Kenya

Following our trip to track the mountain gorillas in Uganda, we arrived in Nairobi to continue our adventure planned by Patrick at Journeys Discovering Africa.

Giraffe Manor Lodge was originally built in 1932 in the style of a Scottish hunting lodge. Set on 115 acres, the manor provides security to a number of endangered Rothschilds Giraffe, most of which were translocated when their home in northern Kenya was destroyed. The Manor has six bedrooms, one of which is furnished with the belongings of Karen Blixen, of ‘Out of Africa’ fame.

The next day we flew to The Masai Mara to begin our safari.

We get picked up at the airfield.

The Masai Mara and adjoining conservancies form the northern portion of the 25,000 square kilometre Mara-Serengeti ecosystem that lies to the west of the Great Rift Valley, and extends south into Tanzania. The thin cover of volcanic soils of the area can only support grassland, with riverine forest along some of the seasonal stream beds. What the ecosystem does support is wildlife. On a normal day’s game drive, you are likely to see a large variety of plains game, as well as the predators that stalk them.

We are based at Kicheche Bush Camp, a classic bush camp with six tents, completely unfenced. Our tent has an en-suite bathroom and a safari bucket shower. The conservancy we are in is a partnership with the local Maasai, where in return for keeping the land aside for wildlife, they receive revenue from our stay here.

Charles makes us breakfast on the Mara and then takes us on an amazing game drive.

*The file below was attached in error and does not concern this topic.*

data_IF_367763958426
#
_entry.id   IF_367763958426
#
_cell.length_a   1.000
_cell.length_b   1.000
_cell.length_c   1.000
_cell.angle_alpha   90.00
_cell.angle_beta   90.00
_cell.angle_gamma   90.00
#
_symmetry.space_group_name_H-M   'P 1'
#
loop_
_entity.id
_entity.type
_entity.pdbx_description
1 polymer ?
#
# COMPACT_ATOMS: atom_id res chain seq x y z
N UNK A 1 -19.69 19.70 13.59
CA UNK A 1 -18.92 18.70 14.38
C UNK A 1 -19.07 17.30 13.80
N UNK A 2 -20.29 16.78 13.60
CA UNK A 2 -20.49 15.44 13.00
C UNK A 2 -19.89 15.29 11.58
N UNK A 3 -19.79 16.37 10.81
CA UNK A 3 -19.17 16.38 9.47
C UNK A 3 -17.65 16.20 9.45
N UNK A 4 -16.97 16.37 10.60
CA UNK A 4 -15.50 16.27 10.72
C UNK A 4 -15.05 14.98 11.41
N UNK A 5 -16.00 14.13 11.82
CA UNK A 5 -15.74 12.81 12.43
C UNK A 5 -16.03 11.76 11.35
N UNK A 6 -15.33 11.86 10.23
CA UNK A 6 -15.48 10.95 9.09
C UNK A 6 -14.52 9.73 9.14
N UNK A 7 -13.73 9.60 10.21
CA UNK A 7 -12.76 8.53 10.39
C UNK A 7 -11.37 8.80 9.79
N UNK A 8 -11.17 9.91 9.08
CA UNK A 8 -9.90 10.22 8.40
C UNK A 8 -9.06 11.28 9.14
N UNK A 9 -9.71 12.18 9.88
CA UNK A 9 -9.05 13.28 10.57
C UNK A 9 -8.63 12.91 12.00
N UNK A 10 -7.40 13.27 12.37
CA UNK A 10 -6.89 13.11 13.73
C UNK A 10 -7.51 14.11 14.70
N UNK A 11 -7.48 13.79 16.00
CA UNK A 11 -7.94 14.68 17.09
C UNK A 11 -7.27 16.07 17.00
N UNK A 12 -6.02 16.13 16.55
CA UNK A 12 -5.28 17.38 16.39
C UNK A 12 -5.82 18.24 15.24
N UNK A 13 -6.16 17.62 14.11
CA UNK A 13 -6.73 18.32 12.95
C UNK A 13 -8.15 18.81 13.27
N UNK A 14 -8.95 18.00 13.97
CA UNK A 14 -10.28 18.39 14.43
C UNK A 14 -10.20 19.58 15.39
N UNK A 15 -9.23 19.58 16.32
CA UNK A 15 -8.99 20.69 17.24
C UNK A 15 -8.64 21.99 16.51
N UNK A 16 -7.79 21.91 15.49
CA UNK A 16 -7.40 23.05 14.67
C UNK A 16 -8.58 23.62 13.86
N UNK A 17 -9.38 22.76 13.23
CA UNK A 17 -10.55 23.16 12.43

A Giraffe Family

We see the animals that migrate each year, like the wildebeest, gazelle and zebra.

Charles was keen to find “The Big Five”: lion, elephant, leopard, cape buffalo, and rhino. There were at least two lion families in the area, & a gorgeous pair of cheetahs. Charles knew there was a leopard but he eluded us. Sadly, there were no rhinos.

We were surrounded by elephants on our first Sundowner.

Dinner at the camp was fun, sitting around the table with professional photographers, everyone telling about their day’s finds. After an evening around the glowing bonfire, Joseph got us safely back to our beds. We had to be ready for another early wake-up call the next day. There was still lots to see.

Our last Sundowner with sunset on the Mara.

We were sad to say goodbye to Charles and our fabulous safari adventure.

Back in Nairobi we visited The Giraffe Centre & fed the same giraffes we had visited at Giraffe Manor. There was a lovely gift shop for little presents to take home.

Then we visited the Sheldrick Wildlife Trust. I returned to Kenya a few years later to visit all the Sheldrick Camps and see how our adopted babies were doing.

Best known for their work to protect elephants, the Sheldrick Wildlife Trust operates the most successful orphan elephant rescue and rehabilitation program in the world. To get an almost private visit, you book a time for 5:00, when the orphans are returning home for their evening milk bottle. When they go to their own secure stockade you visit them all and choose one to adopt for the year ($50). You get progress reports every month.

You’re ready to go! Have a look at Packing for a Safari

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